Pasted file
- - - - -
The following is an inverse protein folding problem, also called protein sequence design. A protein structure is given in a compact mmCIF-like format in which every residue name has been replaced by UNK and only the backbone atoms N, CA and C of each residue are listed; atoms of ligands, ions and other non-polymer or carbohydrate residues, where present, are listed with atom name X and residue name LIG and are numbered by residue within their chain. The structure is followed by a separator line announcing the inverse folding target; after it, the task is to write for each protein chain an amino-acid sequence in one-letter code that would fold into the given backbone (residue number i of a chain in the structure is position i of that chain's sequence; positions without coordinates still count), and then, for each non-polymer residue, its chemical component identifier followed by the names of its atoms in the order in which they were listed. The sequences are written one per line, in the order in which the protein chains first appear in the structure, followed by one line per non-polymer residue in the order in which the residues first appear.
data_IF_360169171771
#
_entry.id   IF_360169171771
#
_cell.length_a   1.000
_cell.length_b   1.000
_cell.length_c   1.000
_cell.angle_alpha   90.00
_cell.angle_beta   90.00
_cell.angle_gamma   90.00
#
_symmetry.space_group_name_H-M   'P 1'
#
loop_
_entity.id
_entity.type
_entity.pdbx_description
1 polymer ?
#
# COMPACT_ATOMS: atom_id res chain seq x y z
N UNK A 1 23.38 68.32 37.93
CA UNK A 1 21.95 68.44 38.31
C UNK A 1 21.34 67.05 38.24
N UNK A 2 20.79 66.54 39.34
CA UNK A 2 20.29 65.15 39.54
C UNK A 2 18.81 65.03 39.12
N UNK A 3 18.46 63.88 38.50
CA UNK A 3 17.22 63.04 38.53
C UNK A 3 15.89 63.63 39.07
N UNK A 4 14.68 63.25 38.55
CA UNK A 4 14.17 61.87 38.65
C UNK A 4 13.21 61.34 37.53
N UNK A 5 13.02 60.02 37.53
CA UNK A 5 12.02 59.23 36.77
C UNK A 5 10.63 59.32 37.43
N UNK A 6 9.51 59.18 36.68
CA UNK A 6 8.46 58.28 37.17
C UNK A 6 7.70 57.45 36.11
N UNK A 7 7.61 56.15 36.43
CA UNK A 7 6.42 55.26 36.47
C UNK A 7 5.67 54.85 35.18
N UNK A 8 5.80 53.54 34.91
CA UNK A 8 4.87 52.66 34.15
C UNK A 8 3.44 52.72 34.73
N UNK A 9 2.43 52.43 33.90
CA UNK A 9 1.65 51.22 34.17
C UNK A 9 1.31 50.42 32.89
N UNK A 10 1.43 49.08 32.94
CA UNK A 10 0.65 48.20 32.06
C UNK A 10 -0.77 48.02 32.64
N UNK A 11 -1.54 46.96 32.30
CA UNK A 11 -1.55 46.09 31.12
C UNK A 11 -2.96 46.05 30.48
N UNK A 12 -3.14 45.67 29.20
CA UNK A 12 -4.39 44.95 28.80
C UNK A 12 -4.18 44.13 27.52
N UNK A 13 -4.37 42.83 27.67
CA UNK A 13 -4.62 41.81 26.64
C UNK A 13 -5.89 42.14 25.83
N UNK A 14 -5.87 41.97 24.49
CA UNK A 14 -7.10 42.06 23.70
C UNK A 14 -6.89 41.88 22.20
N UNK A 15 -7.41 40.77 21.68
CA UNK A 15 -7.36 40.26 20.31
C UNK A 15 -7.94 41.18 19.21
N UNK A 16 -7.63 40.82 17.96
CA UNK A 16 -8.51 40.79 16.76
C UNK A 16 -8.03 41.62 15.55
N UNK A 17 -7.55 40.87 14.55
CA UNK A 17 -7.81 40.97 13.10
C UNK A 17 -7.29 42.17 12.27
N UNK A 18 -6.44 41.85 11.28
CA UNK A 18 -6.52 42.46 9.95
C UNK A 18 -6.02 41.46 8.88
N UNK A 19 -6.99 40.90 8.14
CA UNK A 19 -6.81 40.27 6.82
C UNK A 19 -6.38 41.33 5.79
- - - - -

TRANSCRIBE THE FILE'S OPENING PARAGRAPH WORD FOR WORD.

The following is an inverse protein folding problem, also called protein sequence design. A protein structure is given in a compact mmCIF-like format in which every residue name has been replaced by UNK and only the backbone atoms N, CA and C of each residue are listed; atoms of ligands, ions and other non-polymer or carbohydrate residues, where present, are listed with atom name X and residue name LIG and are numbered by residue within their chain. The structure is followed by a separator line announcing the inverse folding target; after it, the task is to write for each protein chain an amino-acid sequence in one-letter code that would fold into the given backbone (residue number i of a chain in the structure is position i of that chain's sequence; positions without coordinates still count), and then, for each non-polymer residue, its chemical component identifier followed by the names of its atoms in the order in which they were listed. The sequences are written one per line, in the order in which the protein chains first appear in the structure, followed by one line per non-polymer residue in the order in which the residues first appear.